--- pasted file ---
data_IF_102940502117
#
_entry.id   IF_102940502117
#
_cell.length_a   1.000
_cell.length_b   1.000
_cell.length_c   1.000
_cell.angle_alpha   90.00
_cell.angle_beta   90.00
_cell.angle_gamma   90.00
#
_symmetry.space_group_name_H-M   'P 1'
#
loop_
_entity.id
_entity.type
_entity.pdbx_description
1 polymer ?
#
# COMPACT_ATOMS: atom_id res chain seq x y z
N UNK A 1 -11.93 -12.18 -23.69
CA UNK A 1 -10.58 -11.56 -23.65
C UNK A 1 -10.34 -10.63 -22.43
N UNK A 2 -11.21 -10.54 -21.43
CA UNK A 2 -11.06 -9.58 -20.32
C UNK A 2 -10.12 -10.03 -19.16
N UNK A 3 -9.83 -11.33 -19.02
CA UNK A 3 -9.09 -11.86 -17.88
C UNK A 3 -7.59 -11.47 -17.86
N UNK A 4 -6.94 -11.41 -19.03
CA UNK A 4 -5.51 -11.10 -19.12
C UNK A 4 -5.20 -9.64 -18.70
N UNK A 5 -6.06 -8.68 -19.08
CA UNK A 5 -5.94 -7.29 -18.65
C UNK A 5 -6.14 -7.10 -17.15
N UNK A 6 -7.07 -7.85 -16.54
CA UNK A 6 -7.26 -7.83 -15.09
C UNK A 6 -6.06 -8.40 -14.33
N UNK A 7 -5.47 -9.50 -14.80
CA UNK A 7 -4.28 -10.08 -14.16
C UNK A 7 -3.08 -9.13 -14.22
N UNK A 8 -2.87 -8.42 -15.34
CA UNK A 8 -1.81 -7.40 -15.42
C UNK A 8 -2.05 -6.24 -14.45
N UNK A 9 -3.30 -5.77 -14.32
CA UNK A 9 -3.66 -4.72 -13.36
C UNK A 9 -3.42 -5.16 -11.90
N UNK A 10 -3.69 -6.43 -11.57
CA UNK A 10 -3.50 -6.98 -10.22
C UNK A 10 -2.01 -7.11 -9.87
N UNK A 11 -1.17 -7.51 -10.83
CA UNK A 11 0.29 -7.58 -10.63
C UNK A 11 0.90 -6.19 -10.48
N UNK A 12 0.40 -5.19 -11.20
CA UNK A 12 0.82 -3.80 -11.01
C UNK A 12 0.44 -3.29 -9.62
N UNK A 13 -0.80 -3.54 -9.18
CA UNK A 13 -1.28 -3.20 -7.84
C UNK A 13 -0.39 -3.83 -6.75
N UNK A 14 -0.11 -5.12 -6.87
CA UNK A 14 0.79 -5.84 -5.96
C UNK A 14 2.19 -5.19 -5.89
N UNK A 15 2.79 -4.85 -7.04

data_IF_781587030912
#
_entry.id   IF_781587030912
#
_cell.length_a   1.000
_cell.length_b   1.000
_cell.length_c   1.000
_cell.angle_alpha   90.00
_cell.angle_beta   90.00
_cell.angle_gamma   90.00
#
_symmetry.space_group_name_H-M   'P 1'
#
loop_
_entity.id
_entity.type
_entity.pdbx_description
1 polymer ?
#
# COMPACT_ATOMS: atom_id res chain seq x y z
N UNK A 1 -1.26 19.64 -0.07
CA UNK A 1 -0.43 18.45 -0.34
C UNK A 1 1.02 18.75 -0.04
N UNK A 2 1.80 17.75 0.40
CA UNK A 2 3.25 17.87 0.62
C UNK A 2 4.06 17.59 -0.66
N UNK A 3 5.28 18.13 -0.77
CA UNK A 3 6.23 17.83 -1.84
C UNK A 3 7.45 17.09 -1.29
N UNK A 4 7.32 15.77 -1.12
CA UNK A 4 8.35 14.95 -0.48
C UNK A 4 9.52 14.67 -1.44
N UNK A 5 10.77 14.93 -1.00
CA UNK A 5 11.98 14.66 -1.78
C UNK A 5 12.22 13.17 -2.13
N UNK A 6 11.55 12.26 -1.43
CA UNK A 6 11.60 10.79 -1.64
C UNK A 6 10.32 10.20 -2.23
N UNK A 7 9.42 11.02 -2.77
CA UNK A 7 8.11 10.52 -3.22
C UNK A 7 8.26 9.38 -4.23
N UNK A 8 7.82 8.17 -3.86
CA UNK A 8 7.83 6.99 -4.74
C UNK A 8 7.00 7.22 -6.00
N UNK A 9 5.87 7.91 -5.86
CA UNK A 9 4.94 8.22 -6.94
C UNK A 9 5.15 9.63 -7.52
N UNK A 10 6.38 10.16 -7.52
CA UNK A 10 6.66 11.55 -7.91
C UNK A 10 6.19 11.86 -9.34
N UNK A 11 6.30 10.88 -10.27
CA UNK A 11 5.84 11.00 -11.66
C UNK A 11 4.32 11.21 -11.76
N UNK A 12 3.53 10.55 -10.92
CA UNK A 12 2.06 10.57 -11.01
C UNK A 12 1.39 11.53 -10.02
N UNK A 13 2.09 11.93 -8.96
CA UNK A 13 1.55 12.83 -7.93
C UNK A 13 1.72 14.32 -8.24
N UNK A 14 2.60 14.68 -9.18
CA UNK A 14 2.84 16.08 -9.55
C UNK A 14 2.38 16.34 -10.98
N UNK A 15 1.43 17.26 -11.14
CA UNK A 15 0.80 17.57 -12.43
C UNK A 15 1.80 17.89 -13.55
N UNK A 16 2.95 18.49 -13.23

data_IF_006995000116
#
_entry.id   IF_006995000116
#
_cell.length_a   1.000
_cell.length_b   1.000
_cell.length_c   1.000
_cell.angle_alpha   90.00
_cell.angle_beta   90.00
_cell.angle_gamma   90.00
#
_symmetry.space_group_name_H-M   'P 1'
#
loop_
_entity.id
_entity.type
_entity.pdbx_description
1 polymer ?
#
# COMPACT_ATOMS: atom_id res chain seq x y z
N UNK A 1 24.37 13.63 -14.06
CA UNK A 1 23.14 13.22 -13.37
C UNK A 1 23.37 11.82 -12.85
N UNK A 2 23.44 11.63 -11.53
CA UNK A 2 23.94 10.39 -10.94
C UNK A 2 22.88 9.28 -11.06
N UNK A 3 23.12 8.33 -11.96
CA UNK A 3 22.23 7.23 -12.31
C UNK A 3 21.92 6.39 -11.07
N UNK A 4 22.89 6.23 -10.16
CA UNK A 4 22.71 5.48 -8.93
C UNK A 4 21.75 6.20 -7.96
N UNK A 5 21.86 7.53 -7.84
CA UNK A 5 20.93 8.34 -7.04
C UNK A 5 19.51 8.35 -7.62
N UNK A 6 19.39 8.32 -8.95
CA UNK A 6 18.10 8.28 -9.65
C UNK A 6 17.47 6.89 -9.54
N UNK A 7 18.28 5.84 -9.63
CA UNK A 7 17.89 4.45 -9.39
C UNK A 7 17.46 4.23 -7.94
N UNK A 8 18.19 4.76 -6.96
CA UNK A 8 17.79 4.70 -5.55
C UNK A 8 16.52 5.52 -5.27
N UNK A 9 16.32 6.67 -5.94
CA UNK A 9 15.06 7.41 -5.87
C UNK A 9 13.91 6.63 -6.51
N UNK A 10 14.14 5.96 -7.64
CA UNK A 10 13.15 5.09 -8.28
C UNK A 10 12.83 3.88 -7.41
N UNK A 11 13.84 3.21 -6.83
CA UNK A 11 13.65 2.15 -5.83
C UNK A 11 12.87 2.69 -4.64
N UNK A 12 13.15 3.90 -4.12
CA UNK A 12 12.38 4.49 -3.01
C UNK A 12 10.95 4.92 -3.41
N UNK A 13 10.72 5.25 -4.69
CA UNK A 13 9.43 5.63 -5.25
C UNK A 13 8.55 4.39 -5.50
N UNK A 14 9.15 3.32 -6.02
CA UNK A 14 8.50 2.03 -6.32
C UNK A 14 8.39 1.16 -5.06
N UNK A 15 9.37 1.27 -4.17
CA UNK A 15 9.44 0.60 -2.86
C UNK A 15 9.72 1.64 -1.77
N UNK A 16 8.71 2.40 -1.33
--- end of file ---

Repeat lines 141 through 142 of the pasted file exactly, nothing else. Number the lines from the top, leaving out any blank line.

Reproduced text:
_symmetry.space_group_name_H-M   'P 1'
#